It’s not long now until the interviews begin and you complete the last part of the puzzle that is the Oxbridge application process. With that in mind, I thought I would offer some practical tips on how to perform at your best when being grilled by some of the world’s finest legal minds. I’ve mentioned some of these points before, but I think it’s important to repeat them at this crucial stage.
You can’t handle the truth!
From firing off lawyers letters to cross-examination in court, lawyers are a combative bunch. Even at dinner parties and in the pub, lawyers are often the ones forensically trying to obtain the truth while everyone else has moved on from the issue in question. As such, your interviewers are looking forward to a healthy, vigorous debate with you. But, beware of the pitfalls many into which many an aggressive and unwary applicant has fallen.
Many candidates relish the opportunity to defend their ideas and refuse to back down from their initial answer. This course is an unwise one. To understand how to get the best from your discussion with your interviewer, you must remember that the interview is a mini tutorial/supervision. After all, the interviewers want to see if they can teach you in those contexts. Just as you would not turn up to a tutorial and refuse to acknowledge any of the criticisms from your tutor, so you shouldn’t do it at interview. It is particularly tempting to do this when asked closed questions (e.g. “Do you agree that judges should be elected?” rhetorically provokes a “yes” or “no” answer). When candidates answer closed questions by saying “yes” or “no”, they end up committing themselves to a position before really considering it properly. You also compel your interviewer to take the opposite stance in order to unpack your ideas. Thus, you have moved away from a challenging discussion to an argument.
As such, it is important to strike the balance between defending your ideas whilst also accepting the suggestions of the interview. How do you do it? Many try the “well on the one hand this; on the other hand that” to forestall an argument but the problem with this that you merely list points rather than construct an argument. Indeed, you may end up avoiding taking a position altogether or, worse, a position unrelated to the points you have listed.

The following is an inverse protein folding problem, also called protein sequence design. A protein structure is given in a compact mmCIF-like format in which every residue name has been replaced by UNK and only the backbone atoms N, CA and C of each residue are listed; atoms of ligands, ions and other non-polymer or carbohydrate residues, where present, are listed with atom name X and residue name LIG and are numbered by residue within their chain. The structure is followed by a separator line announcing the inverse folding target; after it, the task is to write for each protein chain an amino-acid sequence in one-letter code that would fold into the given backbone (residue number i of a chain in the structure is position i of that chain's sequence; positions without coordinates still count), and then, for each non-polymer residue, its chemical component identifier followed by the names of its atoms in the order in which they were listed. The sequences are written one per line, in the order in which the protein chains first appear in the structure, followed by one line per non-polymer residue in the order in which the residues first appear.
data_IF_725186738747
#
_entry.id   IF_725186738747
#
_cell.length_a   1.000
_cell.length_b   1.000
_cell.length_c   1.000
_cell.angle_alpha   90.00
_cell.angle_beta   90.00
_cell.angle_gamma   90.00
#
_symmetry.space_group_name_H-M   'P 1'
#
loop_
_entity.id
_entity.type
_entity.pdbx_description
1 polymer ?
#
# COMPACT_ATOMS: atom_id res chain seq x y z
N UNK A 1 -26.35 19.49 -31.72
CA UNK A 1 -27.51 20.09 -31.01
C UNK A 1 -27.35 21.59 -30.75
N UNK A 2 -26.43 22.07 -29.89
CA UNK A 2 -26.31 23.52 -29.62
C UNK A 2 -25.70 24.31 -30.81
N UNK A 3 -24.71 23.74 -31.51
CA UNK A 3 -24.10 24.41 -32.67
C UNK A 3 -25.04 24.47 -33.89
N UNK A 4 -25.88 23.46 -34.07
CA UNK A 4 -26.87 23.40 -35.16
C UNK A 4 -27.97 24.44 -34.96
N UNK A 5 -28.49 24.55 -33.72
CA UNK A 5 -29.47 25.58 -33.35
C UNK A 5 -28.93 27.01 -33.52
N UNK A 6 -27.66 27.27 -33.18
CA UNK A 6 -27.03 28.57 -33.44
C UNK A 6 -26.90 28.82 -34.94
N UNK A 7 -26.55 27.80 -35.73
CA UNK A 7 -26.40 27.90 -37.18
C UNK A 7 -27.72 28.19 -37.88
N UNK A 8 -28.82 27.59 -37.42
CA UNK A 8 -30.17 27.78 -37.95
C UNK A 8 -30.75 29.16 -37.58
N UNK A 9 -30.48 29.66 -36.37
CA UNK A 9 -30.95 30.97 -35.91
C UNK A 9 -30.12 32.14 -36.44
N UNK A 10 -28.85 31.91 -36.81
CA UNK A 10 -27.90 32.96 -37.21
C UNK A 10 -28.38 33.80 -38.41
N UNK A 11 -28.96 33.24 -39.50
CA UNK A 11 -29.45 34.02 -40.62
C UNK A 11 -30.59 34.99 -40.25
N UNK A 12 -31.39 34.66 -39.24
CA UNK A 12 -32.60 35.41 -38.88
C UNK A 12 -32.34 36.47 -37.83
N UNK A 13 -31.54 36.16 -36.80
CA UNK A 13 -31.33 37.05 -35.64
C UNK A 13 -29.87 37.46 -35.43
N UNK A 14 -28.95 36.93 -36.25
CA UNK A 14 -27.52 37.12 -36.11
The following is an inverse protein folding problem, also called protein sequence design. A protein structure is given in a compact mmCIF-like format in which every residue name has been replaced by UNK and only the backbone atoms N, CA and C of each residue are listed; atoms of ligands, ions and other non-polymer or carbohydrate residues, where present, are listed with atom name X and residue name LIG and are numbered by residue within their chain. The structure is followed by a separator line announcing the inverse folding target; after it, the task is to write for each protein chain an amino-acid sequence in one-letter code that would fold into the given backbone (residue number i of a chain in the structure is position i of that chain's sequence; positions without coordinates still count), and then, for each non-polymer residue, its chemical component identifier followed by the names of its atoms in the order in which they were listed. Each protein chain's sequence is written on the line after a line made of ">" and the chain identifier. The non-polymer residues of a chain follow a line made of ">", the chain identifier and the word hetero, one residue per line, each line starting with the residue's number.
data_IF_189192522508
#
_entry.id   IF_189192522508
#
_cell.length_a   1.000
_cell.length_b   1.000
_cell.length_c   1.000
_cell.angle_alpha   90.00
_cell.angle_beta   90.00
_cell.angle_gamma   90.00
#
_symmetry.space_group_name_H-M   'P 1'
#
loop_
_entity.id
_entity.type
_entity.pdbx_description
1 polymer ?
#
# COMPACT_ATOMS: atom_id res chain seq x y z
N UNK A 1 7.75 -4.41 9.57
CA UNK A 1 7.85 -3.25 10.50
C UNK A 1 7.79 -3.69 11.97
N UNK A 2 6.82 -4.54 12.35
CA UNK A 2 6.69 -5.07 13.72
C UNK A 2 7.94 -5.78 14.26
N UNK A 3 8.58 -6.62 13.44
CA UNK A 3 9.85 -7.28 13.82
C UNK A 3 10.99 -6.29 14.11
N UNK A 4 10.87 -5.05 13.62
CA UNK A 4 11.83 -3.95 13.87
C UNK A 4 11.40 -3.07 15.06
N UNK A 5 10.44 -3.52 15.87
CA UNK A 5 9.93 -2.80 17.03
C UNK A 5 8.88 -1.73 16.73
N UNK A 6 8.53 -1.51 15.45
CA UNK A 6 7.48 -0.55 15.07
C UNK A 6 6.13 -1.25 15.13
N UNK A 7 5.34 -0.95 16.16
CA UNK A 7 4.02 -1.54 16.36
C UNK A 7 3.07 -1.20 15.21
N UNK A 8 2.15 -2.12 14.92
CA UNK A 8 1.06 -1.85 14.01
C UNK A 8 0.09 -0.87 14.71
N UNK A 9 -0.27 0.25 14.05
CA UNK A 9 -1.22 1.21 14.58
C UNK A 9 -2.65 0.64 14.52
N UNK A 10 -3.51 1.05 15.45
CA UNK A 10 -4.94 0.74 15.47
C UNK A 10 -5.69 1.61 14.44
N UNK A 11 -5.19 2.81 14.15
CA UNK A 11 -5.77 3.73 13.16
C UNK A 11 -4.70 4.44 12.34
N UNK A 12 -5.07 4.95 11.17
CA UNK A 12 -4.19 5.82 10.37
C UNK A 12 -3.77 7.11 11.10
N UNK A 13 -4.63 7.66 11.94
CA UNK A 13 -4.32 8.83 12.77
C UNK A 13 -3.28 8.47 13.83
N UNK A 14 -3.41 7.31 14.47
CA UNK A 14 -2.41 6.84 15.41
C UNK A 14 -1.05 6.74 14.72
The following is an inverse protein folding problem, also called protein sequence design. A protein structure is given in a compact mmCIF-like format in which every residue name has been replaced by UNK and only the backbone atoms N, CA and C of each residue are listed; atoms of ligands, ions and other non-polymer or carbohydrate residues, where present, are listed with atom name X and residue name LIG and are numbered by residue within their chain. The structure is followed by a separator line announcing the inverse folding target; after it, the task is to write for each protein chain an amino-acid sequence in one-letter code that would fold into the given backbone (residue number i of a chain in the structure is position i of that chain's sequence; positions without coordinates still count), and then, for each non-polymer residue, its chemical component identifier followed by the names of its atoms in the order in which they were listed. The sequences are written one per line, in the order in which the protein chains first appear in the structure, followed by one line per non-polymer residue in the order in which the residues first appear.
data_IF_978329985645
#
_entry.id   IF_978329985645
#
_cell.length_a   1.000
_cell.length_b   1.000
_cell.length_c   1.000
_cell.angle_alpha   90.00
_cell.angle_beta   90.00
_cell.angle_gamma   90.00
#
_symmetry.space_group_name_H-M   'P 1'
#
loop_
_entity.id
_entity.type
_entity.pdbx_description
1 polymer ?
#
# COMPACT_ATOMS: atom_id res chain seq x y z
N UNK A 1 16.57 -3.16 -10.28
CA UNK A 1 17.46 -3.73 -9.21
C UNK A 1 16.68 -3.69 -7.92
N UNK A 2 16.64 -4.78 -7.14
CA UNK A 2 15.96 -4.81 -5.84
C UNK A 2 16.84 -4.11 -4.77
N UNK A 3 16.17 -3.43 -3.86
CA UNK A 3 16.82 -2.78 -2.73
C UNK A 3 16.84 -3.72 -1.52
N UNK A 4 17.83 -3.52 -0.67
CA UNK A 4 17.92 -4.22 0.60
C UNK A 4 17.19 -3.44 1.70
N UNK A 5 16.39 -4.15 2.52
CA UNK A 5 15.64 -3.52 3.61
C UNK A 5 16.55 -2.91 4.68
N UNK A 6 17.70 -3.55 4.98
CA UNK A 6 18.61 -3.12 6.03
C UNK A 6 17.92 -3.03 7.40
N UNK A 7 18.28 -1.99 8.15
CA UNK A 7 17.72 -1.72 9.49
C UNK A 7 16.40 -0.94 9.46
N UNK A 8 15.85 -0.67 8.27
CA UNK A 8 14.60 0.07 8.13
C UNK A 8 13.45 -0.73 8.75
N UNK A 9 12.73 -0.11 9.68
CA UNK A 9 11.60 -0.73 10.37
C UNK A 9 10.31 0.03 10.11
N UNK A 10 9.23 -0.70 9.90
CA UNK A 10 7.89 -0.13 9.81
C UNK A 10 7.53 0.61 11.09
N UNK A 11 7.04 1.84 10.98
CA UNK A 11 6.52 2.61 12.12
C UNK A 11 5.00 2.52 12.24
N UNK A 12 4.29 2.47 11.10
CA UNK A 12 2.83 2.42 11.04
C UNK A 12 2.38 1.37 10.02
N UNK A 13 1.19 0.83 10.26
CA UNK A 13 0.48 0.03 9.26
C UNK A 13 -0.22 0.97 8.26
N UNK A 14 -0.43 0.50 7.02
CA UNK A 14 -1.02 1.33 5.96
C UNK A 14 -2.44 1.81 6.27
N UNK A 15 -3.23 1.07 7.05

The trick is to not answer the question (at least those initial, big starter-for-ten questions). In not answering the question, I don’t mean do a politician’s dodge (“What an interesting question. Well, look, I think there are lots of points which can be made of such an important issue. Blah blah blah”). Rather, unpack the question you are asked. Question its assumptions and explore what the key words mean. Should judges be elected? Well what do we mean by elected? By whom? When? How often? And why are we asking this question? What is the status quo (they are appointed)? What is the problem with this? How does election solve those problems? This approach will allow you to have a more engaging discussion with the interviewer and, crucially, allow you to engage with the topic more profoundly before moving to your own position which you can defend.
Top rubbish piece of advice you’ll hear: “sit for a few seconds in silence before you answer”. This is nonsense for the following reasons:
A brief aside; don’t use the following words:
“Like” is perhaps the most egregious example of what these words represent. I call it Schrodinger’s like after the famous thought experiment. Imagine the common expression “I’m kind of like pregnant”. Nonsense! Pregnancy is a binary state: you are either pregnant or not. You cannot be both at once unless you are to pregnancy as Schrodinger’s cat is to living.
Most of us use these words to fill silence. Often the words sound like they might even add some value to what you’re saying but they do not. “Basically” is a good example of this because although it sounds reasonable 99% of the time when people use it in speech what they are saying is not basic. Now, the odd “you know” mid exposition will not lose you your place, but repeatedly using this words is annoying, detracts from the content of what you’re saying and makes you seem less intelligent. All things you want to avoid. The trick to avoiding these words? Practise between now and the interview: make your friends and parents pick up on you saying them, take your time when speaking and don’t be afraid of the silence.
What about my personal statement?
Candidates are often surprised by what they are not asked in their interview. I always say that the only question you can expect is “how are you?” Many candidates are asked about their personal statement (tutors often use it as a warm up) or why they want to read law. And many are not. As difficult as it may sound, try not to understand the interview and what’s going on inside the interviewers’ heads. Trying to second guess will only confuse you and distract you from the thing on which you should be focused (the most important thing) which is simply to answer the questions as well as possible. Trust that the interviewers have a good reason for asking (or not asking) you the question they do (or do not) ask.
“It is typical of Oxford,” I said, “to start the new year in autumn.”
And yet, despite all this advice, all the reading and thinking you’ve done, all the pressure which rides on this brief week, the most important thing is to enjoy it. That might sound difficult now, but everyone at interview finds it one of the most intellectually nourishing and challenging periods of their lives – and it’s brilliant fun. Many candidates who decide (or are forced) to apply but don’t particularly want to go are converted during interview week. It is often the first time you experience the joy of unadulterated academia. It’s a daunting experience, but like Plato’s philosopher emerging from the cave of sixth form, blinded by the light of truth, you will be better for it – regardless of the outcome.